• I realized that. Let me post the project requirements so you understand what I'm trying to get.
– Earl
Nov 8 '11 at 4:40

First of all, the requirements are specific in requiring that you "use functions". I'm pretty sure the intent of that was the exact opposite of how you've structured the code, with everything in main.

You might want to consider some (more or less) top-down style development, where you write a simple main that has practically nothing except calls to lower-level functions. I'd do this by thinking of a short (word or two) summary describing each step in the specification, and use those as function names.

int main(void) {
house_t houses;

// 1. put initial population in each house:
populate(houses);
populate(houses);

for (week = 1; week < N; week++) {
// 2. each week, each house's population increases
increase_pop(houses);
increase_pop(houses);

// 3. each week, a percentage of the population may migrate between the houses
do_migration(houses, houses);

// 4. every four weeks, an exterminator visits one of the houses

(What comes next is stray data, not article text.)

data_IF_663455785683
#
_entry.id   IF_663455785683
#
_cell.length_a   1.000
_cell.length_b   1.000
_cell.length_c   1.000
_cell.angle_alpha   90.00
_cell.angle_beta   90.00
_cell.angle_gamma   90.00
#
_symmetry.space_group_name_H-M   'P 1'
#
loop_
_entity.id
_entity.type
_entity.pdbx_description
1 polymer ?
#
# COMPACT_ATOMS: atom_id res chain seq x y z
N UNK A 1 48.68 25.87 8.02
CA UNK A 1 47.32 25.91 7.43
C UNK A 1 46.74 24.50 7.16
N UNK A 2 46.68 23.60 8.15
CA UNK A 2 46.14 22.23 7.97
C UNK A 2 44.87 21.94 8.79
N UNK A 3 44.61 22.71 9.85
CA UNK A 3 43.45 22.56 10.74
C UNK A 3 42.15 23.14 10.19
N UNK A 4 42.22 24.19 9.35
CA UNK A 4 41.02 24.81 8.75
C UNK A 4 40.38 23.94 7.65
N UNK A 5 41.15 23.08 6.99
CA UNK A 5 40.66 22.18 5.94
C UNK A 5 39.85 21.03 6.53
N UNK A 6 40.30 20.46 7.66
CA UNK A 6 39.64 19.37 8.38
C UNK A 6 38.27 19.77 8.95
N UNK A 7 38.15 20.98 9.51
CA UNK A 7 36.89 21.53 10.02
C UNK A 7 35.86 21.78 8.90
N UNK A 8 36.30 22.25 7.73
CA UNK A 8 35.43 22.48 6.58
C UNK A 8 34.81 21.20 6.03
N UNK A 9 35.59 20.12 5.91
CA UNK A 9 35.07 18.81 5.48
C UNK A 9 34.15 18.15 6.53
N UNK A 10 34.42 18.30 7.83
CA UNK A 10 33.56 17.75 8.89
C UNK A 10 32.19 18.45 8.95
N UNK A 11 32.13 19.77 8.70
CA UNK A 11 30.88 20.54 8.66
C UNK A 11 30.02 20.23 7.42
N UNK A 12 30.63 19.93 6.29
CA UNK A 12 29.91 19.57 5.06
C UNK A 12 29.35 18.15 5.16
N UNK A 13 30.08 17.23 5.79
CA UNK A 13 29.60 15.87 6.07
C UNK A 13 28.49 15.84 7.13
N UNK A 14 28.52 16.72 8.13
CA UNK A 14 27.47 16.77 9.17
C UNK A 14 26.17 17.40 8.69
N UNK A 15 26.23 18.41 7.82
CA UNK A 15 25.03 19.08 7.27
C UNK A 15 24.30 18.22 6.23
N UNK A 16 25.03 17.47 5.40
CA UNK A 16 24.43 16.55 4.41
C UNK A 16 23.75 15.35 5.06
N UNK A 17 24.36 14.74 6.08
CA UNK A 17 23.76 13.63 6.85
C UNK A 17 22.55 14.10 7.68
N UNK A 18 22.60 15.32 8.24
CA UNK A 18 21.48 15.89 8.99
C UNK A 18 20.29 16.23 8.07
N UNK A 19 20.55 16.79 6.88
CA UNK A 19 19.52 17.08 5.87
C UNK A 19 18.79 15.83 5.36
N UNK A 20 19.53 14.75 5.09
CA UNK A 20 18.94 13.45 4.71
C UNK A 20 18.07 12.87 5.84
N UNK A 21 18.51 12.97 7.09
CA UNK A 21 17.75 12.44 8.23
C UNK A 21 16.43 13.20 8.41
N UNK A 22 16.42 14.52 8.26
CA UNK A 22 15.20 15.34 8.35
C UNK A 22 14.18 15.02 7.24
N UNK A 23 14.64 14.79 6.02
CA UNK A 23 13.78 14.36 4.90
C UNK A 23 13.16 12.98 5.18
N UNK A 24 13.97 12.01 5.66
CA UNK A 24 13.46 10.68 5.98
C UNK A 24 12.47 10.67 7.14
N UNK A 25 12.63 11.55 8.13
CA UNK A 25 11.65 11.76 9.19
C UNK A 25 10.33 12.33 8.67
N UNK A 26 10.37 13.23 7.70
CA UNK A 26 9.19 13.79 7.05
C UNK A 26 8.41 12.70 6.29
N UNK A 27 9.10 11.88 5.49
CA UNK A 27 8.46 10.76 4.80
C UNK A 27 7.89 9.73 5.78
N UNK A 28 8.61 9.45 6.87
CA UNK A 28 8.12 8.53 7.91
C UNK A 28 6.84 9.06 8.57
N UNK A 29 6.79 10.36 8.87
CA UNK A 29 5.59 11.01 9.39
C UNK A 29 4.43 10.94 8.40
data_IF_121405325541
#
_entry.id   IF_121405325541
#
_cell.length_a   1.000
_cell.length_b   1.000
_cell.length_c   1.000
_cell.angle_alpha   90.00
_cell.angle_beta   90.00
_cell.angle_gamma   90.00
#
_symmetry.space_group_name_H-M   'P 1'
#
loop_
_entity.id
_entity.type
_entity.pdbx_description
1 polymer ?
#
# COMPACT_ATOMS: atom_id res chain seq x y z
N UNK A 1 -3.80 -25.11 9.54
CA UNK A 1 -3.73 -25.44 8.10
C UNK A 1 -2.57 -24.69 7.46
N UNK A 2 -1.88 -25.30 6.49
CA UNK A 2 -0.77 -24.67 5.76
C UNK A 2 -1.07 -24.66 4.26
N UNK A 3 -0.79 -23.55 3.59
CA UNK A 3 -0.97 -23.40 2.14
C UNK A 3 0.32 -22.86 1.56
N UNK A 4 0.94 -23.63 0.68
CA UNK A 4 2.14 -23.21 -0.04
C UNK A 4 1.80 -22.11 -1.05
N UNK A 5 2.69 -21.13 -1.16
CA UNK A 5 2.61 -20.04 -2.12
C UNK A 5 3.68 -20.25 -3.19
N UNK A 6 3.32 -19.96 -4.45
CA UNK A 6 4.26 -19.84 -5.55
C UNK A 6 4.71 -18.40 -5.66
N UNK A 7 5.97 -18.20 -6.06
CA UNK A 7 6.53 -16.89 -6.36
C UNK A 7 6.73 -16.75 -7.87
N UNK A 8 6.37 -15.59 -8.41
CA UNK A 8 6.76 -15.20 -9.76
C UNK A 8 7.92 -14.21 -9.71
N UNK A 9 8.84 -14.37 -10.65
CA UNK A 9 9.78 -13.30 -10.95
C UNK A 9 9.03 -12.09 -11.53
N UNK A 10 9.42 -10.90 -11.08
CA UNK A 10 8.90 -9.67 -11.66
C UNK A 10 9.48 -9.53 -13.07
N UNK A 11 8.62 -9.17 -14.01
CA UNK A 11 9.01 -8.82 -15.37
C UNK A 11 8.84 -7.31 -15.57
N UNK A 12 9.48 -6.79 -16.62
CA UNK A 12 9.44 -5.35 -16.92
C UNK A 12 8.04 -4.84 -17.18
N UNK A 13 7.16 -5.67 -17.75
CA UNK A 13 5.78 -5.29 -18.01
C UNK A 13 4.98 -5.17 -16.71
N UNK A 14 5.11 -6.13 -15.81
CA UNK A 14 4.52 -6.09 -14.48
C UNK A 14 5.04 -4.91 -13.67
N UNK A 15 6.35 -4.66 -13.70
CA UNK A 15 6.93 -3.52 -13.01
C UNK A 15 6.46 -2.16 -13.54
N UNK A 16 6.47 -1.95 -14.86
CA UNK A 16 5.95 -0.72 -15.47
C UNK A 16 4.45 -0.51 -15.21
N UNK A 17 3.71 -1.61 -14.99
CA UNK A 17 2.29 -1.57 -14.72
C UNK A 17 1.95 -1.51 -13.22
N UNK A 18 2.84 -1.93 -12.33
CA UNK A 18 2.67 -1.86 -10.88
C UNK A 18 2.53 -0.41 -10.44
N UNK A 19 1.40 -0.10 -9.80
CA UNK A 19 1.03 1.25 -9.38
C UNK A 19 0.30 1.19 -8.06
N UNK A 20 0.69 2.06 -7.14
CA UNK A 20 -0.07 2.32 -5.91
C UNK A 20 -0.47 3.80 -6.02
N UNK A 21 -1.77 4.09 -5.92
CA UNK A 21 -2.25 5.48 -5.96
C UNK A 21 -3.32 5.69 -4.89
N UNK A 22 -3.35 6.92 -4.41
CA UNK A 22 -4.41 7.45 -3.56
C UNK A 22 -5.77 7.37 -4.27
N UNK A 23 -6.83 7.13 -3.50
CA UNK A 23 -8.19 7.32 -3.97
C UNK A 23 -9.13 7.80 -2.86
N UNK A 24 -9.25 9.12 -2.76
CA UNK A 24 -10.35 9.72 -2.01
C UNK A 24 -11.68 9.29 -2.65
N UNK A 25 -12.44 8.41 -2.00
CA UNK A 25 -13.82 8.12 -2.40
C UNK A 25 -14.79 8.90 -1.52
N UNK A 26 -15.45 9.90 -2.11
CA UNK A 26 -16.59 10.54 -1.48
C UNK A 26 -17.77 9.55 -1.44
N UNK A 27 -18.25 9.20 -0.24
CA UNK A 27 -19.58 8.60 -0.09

if (week % 4 == 0)
exterminate(random_choice(houses, 2));

// 5. Presumably we want to show the data for each house weekly.
show(houses);
show(houses);
}
}

A few things about that code may be open to question -- for example, the spec doesn't seem to specify how to choose which house is exterminated at any given time. I've used a random_choice, but perhaps you think strict alternation makes more sense. In any case, however, The important point is that what we see here should be about as close as possible to a direct translation of the steps outlined in the requirement into the syntax of the target language. From there, we can define the sub-parts in relative isolation from each other.